We enjoy reading the The New York Times including its Metropolitan Diary column. The newspaper just published this conversation  as one of its “Tales From The City”:

Thursday, Aug. 9, 2012, 8:30 a.m. Overheard on the M96:

Riding the crosstown bus on a steamy summer morning crowded with freshly showered folk en route to work, I overheard an entomological discussion that made me want to turn around and head back into the shower:

“So she moved the bed near the wall and sure enough they got bedbugs and she’s all bitten up, but he doesn’t have a single bite.”

“What do you mean? Why wouldn’t he have any bites, sleeping in the same bed?”

“Well, he snores like a freight train and the bedbugs don’t like the noise.”

We appreciate this humorous exchange that the writer overheard on the bus, but we’re afraid that, based on our clients’ and our own (even as people who snore loudly) experiences’, bed bugs are not deterred by noise.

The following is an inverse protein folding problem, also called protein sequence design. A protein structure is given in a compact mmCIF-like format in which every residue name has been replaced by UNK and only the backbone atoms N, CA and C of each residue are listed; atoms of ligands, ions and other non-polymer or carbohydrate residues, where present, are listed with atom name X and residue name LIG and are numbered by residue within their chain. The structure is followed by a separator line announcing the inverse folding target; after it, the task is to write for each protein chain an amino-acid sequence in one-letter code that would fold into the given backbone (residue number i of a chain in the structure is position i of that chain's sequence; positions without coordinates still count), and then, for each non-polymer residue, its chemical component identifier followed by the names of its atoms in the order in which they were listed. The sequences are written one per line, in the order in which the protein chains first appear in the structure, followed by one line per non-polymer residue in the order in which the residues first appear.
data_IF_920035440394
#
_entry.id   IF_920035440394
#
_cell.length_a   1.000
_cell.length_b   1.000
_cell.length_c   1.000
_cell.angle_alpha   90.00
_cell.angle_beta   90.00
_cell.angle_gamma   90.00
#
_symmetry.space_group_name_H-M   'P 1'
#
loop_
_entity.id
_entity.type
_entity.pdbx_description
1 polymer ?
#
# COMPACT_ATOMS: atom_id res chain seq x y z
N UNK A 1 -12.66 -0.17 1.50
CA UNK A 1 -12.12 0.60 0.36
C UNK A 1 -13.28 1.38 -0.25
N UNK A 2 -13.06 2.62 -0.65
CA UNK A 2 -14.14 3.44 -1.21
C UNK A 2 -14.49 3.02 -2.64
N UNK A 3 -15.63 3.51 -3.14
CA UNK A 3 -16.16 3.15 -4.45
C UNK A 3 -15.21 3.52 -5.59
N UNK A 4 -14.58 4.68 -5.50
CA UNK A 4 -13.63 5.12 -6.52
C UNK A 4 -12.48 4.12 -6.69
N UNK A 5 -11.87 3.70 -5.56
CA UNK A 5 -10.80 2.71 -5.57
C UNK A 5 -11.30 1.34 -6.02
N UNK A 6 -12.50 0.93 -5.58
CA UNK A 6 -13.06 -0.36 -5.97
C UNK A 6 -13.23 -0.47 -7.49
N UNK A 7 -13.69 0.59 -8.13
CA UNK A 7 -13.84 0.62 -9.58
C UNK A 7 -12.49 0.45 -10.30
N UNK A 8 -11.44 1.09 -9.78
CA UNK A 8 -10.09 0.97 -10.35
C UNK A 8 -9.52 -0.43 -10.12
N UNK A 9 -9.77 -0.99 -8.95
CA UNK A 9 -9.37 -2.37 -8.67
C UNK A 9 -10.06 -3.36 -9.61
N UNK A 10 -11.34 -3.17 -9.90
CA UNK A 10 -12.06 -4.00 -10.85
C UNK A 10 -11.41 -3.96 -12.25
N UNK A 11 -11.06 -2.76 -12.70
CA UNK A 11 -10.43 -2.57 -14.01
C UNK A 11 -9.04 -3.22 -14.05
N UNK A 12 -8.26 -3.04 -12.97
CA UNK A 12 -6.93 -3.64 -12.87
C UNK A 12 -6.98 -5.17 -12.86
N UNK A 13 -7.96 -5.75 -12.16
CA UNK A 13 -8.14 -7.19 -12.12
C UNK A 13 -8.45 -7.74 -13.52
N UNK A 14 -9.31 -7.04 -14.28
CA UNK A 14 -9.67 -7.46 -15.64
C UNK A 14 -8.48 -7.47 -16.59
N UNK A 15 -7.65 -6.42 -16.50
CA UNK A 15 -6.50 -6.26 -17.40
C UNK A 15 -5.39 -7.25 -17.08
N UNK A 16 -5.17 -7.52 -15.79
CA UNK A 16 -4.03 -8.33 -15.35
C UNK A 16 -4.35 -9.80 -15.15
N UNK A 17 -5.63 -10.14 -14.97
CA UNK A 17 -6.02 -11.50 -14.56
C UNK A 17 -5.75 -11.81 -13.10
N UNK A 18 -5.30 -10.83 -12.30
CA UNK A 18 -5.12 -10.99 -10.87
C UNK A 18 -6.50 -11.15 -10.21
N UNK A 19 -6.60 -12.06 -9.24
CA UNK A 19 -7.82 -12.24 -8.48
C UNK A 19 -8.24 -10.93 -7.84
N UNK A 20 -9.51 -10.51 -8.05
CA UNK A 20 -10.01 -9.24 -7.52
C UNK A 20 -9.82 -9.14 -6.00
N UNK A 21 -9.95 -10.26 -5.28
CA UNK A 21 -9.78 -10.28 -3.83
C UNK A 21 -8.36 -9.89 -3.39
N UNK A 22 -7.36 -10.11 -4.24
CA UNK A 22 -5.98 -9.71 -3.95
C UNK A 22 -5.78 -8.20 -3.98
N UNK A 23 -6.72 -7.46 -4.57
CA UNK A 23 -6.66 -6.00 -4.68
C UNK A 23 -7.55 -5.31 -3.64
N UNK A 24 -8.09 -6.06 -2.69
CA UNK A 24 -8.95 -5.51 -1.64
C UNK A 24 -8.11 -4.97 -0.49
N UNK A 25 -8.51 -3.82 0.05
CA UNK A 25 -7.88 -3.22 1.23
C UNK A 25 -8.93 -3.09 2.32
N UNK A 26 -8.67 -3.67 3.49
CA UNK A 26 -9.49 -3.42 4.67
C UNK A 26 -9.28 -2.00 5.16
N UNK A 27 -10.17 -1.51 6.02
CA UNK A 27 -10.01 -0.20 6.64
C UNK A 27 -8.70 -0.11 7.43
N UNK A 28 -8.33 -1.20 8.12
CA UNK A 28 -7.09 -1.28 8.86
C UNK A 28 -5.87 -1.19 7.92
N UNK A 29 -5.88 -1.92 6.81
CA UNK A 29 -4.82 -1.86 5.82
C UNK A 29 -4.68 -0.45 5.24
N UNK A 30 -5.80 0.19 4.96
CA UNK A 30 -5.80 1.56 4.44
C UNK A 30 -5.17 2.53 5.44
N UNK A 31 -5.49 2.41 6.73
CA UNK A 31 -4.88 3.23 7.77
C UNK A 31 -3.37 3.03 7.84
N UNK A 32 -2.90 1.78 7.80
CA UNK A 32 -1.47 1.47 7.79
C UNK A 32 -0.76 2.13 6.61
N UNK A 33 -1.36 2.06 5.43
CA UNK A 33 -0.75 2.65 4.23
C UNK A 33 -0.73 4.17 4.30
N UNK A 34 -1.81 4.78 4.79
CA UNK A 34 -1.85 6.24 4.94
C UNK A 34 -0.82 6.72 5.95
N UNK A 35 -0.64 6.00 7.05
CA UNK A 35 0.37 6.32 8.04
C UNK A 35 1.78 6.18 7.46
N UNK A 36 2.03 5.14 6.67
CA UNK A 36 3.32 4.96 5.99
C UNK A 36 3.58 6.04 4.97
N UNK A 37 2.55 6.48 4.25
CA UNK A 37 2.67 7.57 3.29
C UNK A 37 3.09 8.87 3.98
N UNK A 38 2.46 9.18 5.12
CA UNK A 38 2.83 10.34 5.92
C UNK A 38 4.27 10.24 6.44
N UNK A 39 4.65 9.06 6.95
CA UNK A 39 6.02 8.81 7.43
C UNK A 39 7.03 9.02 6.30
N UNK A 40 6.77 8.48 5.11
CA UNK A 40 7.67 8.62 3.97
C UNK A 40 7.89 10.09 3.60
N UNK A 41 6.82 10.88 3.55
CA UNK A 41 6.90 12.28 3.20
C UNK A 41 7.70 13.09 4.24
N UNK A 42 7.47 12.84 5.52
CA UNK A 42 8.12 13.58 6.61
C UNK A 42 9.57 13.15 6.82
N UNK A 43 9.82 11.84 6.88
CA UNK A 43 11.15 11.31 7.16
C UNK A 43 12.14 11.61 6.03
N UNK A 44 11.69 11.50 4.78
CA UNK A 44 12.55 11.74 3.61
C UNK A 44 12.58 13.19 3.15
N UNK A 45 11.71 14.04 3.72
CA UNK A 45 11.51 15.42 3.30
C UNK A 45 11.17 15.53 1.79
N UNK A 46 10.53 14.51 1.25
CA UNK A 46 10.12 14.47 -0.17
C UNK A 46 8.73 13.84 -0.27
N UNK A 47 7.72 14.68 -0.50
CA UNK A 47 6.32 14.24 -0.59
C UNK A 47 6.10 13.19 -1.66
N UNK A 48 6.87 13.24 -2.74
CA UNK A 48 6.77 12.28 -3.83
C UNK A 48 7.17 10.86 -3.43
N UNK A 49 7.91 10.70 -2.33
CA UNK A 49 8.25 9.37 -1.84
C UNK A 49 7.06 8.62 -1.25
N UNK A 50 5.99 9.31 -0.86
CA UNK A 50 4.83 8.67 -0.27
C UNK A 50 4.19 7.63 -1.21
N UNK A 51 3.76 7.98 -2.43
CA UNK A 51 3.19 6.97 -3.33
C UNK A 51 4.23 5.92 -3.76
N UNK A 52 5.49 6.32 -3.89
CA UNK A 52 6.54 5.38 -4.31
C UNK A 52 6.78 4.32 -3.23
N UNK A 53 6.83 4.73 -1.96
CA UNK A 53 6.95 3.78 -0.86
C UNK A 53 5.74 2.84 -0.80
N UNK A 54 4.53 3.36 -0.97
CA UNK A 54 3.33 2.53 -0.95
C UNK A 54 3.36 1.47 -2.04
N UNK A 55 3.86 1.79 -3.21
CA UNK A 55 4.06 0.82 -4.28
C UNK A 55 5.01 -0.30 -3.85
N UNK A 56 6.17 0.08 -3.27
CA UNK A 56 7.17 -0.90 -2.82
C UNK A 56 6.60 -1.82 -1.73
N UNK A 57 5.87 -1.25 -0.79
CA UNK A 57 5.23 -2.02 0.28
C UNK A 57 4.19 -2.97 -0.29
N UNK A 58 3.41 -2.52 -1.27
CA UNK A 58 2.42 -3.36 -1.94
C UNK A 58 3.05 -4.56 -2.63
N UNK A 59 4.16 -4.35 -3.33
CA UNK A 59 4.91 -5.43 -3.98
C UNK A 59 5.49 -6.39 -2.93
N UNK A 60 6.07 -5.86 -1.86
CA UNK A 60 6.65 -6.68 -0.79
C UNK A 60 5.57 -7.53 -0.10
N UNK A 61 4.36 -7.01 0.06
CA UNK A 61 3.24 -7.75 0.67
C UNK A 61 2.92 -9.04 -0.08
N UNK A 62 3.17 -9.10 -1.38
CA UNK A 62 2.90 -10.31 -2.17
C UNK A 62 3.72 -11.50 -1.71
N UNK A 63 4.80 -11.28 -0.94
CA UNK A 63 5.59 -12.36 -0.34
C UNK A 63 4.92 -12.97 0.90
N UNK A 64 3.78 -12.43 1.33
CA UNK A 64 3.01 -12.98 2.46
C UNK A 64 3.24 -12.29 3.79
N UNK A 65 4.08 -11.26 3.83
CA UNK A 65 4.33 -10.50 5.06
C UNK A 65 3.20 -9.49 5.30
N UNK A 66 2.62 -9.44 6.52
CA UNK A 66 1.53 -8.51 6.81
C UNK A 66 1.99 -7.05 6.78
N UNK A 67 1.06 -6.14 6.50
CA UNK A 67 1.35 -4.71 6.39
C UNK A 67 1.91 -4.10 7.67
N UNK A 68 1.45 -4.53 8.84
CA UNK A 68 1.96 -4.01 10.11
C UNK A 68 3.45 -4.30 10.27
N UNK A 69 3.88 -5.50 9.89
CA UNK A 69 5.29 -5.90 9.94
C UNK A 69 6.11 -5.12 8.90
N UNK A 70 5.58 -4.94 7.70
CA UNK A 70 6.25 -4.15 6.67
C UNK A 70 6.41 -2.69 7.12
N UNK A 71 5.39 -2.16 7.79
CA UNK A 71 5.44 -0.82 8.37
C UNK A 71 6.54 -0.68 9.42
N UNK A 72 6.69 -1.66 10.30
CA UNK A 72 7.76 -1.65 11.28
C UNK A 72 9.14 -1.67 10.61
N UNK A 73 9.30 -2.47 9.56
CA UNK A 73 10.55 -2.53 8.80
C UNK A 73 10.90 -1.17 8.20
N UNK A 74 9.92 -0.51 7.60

What is more likely happening in this NYC bedroom is one of two things: 1- The bugs aren’t biting the second person in the bed because they are more easily feasting on the first person and don’t need to seek an additional food source or 2- The second person is also getting bitten, and he is one of the 20-50% of people who does not have a reaction to bed bug bites.  For example, one of our company’s entomologists feeds our bed bugs on his skin without showing any signs.

If the bed bug victims or their friends are reading this blog, please contact Bell Environmental. We’re happy to solve any bed bug problems that you have.